Adderall Got My Friend Hooked on Meth
Now he’s a ghost.
When John and Roman* asked us to bear witness to their wedding in San Francisco, we were thrilled. My husband’s family lives far away and my situation is … complicated, which meant years of lonely holidays and depressing anniversaries. Their home became our respite, filled with weekly dinners, birthday presents and drunken shenanigans.
John and Roman had given so much comfort to us that we considered it an honor to play a role in their nuptials. My husband officiated and I wrote the vows. We wept during the small ceremony we’d staged in the morning and embarked on a raucous, all-day party that bled into dusk. The photos we snapped show us laughing, hugging and acting like the family we were. They were happy. We were happy.
But addiction is not concerned with memories or bonds. Addiction cannot look at photographs and gaze into a loved one’s eyes. It is black tar that covers all good things and suffocates, burns, bubbles and congeals until whatever is vital gasps fruitlessly for just-out-of-reach breath. When John started using meth, the ghastly darkness overwhelmed our makeshift family. And then it killed it.
John’s employer expected him to put in twelve-hour days, in the kind of exploitative work environment where the idea of “work-life balance” was a literal joke among colleagues. He suffered through a revolving door of demanding and unrealistic bosses, who drove him to do whatever it took to climb the mountain of tasks before him. According to Roman, this is why John petitioned our doctor for an Adderall prescription. I say “our” because at least half-a-dozen of our friends go to her. Her Rx pad is as liberal as a Unitarian church in Vermont, and we knew that whether we wanted Xanax, Ambien or Valium she’d offer a helping hand. She’s not a monster, mind you, she’s just naive and doesn’t understand that she’s basically pedaling fancy street drugs in her heels and pearls.
She’s also not alone. More than 18 million people are getting Adderall prescriptions — and not for ADHD as the drug was intended, but as a weight loss technique, study aid and all manner of uses. It’s gotten so common that pharmacies can’t even keep up with the demand. This is startling considering the mounting evidence that Adderall is basically meth. As far as how it acts in a person’s brain and body, Adderall isn’t just basically meth … it is meth.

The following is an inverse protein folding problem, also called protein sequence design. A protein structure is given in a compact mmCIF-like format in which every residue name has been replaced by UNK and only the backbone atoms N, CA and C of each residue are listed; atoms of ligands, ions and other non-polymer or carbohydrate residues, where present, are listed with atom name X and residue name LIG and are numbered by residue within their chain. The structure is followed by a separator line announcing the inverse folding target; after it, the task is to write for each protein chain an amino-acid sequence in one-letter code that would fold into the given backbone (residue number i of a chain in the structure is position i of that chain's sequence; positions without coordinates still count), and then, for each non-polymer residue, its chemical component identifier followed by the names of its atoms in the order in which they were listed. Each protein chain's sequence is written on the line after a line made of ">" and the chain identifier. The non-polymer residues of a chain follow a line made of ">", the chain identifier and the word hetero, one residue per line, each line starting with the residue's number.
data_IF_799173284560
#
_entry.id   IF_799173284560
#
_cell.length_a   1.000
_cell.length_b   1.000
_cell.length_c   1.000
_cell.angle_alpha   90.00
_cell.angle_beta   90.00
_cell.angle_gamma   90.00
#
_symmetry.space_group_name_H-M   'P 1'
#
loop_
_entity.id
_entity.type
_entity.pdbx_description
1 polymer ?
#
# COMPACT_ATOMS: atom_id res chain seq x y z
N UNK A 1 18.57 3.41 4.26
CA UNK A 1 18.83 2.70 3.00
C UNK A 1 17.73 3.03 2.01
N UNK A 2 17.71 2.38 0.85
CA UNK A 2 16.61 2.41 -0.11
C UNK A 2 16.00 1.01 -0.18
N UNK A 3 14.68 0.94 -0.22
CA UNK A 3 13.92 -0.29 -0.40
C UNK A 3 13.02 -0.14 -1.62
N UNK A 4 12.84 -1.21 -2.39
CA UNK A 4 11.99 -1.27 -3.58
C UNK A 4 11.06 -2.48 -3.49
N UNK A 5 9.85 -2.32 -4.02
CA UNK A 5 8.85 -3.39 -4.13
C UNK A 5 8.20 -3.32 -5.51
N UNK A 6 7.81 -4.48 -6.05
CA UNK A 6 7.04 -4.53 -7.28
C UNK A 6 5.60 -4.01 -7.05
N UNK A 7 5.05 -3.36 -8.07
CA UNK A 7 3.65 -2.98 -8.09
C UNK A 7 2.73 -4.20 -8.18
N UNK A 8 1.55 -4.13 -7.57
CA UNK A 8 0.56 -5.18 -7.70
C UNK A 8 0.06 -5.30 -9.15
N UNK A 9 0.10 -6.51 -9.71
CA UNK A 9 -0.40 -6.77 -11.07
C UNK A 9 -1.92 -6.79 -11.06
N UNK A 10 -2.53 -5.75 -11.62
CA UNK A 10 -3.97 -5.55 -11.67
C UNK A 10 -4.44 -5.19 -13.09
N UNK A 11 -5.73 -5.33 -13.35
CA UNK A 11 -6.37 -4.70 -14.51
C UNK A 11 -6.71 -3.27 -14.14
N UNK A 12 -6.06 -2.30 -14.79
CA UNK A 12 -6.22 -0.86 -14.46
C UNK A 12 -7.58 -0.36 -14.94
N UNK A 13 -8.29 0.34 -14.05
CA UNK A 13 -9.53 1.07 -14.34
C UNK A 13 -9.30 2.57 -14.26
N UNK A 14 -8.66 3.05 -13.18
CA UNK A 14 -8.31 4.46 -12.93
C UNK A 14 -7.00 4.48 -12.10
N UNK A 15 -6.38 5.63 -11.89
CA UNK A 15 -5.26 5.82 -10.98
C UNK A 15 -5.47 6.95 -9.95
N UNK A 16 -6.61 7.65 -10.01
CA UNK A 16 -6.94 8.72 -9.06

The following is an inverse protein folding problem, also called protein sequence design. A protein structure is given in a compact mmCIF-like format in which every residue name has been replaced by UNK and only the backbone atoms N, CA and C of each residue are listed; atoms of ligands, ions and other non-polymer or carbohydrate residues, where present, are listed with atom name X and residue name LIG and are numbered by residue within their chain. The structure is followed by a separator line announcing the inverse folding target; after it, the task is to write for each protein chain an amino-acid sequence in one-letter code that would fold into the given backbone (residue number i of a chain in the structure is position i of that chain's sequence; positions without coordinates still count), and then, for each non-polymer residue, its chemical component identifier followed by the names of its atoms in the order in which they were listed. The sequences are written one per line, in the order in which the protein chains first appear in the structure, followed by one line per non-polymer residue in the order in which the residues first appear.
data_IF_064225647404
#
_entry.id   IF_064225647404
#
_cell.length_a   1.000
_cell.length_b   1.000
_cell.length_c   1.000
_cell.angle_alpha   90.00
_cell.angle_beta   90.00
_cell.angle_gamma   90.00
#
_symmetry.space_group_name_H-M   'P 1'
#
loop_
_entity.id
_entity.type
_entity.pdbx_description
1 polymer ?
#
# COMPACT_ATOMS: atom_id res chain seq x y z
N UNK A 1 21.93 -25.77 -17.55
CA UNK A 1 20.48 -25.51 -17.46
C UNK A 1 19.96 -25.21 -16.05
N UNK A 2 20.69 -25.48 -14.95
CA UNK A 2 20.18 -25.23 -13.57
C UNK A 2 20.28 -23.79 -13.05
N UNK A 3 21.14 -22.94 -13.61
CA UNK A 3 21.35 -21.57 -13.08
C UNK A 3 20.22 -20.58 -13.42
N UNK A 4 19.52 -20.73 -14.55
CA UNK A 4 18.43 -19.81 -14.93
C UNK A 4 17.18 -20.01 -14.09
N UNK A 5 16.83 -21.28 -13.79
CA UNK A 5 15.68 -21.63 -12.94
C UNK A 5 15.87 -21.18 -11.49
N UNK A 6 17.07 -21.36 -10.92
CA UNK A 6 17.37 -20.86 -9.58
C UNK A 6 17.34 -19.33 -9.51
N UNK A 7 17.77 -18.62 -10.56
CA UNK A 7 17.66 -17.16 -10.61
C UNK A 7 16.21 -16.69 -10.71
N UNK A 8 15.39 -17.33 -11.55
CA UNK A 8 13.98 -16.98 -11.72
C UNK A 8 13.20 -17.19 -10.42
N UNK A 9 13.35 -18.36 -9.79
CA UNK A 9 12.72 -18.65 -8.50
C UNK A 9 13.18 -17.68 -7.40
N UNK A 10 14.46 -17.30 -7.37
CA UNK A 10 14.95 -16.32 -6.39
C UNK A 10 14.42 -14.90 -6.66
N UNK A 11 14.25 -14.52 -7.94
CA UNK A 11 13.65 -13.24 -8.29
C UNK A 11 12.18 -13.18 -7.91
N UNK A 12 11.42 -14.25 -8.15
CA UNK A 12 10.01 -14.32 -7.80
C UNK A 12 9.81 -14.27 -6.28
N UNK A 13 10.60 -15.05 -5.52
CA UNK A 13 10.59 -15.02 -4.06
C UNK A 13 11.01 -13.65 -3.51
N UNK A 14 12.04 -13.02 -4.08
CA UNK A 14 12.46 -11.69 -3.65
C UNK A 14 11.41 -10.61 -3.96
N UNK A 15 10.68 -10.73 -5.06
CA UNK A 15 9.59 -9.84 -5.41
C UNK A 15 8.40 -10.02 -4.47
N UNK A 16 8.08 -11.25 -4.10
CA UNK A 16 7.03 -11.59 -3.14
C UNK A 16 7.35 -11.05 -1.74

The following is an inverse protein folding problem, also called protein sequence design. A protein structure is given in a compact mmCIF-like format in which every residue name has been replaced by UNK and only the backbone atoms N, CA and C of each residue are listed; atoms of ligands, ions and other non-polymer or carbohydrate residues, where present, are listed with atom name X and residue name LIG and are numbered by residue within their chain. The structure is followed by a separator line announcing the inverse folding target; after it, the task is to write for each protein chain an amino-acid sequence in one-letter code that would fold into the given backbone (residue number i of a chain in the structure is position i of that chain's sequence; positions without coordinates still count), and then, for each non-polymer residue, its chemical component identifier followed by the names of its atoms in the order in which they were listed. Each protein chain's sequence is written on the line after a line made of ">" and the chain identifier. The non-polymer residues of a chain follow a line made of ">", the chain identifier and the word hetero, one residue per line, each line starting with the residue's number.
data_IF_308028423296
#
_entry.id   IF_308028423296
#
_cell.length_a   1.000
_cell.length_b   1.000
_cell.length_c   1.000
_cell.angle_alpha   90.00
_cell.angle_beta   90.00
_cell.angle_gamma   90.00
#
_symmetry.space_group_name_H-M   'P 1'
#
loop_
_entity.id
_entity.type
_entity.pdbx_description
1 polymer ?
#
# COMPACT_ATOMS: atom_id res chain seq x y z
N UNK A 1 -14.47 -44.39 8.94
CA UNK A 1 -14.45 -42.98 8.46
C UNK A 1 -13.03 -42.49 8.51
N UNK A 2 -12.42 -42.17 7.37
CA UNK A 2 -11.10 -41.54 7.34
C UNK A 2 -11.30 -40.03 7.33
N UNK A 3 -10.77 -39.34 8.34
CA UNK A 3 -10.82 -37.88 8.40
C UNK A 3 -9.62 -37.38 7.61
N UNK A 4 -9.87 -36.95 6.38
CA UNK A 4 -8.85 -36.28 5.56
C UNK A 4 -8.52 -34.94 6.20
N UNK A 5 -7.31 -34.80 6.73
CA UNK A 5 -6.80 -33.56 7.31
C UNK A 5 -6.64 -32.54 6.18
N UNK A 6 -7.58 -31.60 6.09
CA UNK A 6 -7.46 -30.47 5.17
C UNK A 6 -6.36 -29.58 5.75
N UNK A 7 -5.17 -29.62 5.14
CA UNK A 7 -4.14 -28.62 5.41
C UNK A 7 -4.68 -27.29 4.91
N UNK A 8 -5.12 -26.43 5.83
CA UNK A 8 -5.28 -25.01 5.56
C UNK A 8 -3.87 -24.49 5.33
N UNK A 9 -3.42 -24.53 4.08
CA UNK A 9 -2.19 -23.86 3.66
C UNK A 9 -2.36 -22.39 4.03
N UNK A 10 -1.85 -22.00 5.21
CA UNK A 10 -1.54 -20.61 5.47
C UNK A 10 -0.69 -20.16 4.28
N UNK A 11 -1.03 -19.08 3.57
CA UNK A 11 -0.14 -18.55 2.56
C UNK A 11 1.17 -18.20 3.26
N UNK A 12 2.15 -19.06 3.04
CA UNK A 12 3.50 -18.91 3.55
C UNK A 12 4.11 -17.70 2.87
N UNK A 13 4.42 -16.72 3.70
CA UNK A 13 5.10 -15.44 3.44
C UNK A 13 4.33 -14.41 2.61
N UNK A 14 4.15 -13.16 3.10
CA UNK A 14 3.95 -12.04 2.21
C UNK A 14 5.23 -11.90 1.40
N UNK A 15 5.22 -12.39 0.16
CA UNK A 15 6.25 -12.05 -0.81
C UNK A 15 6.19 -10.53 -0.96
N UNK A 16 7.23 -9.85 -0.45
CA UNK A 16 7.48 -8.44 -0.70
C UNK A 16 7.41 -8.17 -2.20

At one of my first jobs in the professional world, I worked with a semi-functional heroin addict. She told me never to take the drug, because “Nothing is supposed to feel that good on earth. If it feels that good, it’s not right, it’s not natural.”
Her words would echo in my head every time I borrowed an addy from John for a big interview or to complete a big project before deadline. Adderall was incredible. It didn’t only affect my productivity, it helped me become sociable and outgoing, words that zero people would normally use to describe me. On Adderall, I was calm yet energetic, alert but not amped.
In the beginning, Adderall seemed to be a godsend to John as well. He was always a little thick around the waist, and the drug tamped his appetite and got him back into fighting shape. He seemed to be excelling at work despite the insane demands. His temperament was a bit more gentle. Then, at one of our family dinners, he told me that he couldn’t even feel the Adderall much anymore. In fact, now he simply felt like shit without it, but it didn’t give him the productivity and high it once did. Just like meth, the rewards diminish while the need intensifies.
When John lost his job, he kept up appearances for awhile. He talked with me about going back to school or starting his own business. For a time, he was grateful for the down-time that allowed him to binge-watch RuPaul’s Drag Race and cook exorbitant dinners. Slowly, the laid-off life morphed from a necessary break into a quicksand bath. He began to look slovenly and isolate himself from friends and family.